This is the ninth of ten challenges. We are to see something with a fresh perspective, and I have chosen a word.
Last day, I happened to see a TED Talk by cognitive scientist Lera Boroditsky, who was giving insights about how language shapes the way we think.
The most intriguing thing that I learned from this talk was about an Australian aboriginal community that speaks a language called ‘Kuuk Thaayorre’.
This language is noted for its use of sixteen words for absolute cardinal directions (north-east, south-west etc.) than words with relative senses (left, right etc.). The people have a much better awareness of orientation than the average English speaker, who might be a tad confused with directions.
She explains that despite not having some unique inbuilt magnetic resonance technique, these people are able to have a greater sense of direction, simply because they were trained to do so.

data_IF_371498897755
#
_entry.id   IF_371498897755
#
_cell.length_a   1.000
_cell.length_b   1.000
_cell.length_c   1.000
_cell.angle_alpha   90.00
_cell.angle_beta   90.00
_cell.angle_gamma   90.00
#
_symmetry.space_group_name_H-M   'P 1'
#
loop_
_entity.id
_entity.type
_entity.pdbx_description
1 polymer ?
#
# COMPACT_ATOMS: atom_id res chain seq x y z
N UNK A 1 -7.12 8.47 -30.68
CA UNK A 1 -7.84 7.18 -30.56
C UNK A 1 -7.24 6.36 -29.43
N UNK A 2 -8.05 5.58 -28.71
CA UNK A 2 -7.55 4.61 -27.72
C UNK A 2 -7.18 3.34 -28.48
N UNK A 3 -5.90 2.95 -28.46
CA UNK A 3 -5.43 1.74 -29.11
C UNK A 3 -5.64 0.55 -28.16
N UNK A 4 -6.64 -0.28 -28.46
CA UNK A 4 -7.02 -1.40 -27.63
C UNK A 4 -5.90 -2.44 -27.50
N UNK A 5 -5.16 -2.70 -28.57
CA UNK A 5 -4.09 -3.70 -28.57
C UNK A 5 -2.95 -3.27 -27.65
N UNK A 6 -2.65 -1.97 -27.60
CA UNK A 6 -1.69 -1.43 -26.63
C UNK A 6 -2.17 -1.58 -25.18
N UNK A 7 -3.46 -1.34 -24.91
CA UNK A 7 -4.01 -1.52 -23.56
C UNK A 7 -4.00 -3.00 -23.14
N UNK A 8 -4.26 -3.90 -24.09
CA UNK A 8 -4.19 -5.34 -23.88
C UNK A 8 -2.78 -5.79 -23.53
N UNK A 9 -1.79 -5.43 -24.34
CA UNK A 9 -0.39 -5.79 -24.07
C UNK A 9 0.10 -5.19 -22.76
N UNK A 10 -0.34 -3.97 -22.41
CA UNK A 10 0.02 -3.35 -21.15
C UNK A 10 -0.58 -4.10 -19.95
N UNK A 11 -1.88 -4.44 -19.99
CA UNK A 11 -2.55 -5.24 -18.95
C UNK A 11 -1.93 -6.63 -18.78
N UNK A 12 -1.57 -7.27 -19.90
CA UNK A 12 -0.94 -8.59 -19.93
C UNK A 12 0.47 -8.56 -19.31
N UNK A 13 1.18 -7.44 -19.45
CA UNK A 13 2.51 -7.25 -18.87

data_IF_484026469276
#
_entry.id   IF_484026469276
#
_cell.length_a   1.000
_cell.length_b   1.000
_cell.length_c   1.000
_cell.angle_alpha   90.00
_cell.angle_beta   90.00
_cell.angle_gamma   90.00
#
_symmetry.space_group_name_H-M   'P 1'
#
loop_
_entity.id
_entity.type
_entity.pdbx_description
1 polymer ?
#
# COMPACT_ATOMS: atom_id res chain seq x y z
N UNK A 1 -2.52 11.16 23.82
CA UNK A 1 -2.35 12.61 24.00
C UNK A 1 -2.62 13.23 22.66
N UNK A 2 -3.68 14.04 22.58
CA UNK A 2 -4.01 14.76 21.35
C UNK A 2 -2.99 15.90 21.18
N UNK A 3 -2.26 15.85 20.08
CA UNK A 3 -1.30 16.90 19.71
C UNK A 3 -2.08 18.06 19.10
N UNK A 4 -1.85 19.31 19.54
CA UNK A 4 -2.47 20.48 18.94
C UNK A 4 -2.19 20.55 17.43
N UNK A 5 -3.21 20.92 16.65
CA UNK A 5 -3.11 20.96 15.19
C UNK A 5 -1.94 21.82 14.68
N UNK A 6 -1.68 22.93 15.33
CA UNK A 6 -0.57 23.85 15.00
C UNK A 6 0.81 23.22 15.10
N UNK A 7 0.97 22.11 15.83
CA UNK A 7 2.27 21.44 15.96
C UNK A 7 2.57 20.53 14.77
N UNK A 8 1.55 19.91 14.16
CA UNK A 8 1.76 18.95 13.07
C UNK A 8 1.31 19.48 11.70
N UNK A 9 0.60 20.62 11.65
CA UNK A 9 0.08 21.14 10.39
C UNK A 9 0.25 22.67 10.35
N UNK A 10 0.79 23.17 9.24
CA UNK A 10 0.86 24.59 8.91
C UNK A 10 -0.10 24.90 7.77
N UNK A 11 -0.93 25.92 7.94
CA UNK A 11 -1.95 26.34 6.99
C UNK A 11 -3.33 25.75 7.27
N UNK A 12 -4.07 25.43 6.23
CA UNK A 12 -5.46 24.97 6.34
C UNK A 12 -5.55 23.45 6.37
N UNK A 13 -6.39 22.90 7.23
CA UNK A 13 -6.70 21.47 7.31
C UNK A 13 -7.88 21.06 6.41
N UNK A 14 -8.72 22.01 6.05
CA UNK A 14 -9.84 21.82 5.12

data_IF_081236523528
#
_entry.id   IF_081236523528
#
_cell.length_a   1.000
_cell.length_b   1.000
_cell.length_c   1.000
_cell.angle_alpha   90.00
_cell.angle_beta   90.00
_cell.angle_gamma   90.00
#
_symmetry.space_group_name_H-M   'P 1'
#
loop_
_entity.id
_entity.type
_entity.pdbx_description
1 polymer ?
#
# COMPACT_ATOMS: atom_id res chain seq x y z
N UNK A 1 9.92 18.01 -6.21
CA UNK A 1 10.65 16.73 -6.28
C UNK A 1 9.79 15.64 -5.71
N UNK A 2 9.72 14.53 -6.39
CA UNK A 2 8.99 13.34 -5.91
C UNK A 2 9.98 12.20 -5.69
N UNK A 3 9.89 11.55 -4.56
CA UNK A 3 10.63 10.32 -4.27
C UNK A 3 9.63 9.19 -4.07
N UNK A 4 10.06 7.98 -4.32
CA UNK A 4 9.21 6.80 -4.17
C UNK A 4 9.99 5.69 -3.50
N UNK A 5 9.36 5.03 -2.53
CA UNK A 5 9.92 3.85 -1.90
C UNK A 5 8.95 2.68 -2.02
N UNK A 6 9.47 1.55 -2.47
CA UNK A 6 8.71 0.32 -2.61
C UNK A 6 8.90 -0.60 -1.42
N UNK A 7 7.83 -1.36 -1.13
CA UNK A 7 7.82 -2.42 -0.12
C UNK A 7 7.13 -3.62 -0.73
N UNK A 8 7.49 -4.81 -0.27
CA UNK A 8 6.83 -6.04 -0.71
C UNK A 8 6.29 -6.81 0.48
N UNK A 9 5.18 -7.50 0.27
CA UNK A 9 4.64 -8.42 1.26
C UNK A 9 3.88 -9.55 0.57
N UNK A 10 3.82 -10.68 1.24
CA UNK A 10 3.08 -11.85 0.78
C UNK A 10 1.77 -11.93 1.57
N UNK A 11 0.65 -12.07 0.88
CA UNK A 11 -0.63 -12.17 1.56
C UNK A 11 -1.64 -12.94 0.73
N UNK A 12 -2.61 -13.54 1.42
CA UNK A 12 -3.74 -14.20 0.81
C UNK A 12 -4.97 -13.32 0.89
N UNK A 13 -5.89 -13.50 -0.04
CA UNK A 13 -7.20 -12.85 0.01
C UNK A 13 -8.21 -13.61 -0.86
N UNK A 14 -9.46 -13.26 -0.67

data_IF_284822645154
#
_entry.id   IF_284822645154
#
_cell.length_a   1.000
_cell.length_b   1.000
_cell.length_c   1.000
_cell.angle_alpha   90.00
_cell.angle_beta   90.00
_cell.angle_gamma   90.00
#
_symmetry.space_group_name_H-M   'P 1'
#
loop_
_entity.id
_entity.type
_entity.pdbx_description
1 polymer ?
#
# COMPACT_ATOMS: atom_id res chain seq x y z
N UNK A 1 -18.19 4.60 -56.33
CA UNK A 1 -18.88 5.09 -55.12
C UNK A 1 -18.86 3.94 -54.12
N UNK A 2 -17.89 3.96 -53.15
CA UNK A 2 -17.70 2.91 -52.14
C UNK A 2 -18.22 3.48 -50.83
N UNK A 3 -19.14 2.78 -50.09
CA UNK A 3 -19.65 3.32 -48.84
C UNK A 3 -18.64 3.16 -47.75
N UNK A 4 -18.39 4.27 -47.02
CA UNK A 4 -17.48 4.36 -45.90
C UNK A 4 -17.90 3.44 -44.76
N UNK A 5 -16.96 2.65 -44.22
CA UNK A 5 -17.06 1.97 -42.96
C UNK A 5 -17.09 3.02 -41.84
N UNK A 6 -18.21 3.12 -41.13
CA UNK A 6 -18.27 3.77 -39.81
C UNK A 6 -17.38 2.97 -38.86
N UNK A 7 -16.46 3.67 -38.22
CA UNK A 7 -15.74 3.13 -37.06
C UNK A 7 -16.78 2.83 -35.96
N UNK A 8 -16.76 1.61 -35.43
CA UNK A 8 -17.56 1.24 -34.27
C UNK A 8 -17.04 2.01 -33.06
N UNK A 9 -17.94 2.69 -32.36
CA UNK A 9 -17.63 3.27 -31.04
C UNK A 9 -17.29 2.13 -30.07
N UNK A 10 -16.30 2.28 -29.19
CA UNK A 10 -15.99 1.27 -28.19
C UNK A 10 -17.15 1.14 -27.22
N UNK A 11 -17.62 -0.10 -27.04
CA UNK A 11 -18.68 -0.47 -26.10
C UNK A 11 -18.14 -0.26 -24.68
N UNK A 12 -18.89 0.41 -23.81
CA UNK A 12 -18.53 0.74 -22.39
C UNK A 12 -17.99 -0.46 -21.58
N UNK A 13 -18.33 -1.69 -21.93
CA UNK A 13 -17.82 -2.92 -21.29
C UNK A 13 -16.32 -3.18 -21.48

One could point out a number of such scenarios.
Blind people who see much better than those who have eyes.
People who lost their limbs training themselves to make up for their loss, and going through life just as normally as anyone else.
All these stunning individuals, unconsciously or consciously, recognized that they have immense potential within them – something that can supplement any physical or bodily loss.
And that’s why I choose to redefine this word – limitation.
A limitation is supposed to limit – to act as a restriction on some particular event or possibility. A fence, a wall, some sort of obstruction that tells you that you can’t go further.
Limitations are those points that show you – this is where you have to work. Fight, go around it, strike it down, but you have to get across this.
Limitations are fences you should jump across, and walls you should scale.
Your limitations unleash your inner potential.
So many of us refuse to do this, believing we’re meant to be limited, to be a watered-down version of the greatness we’re capable of.
But those who do take that leap – those are the people who gave us inspiring stories. They believed in their potential and survived on hope.
They created change.
So would you scale that fence, or let yourself be caged? Let your heart decide.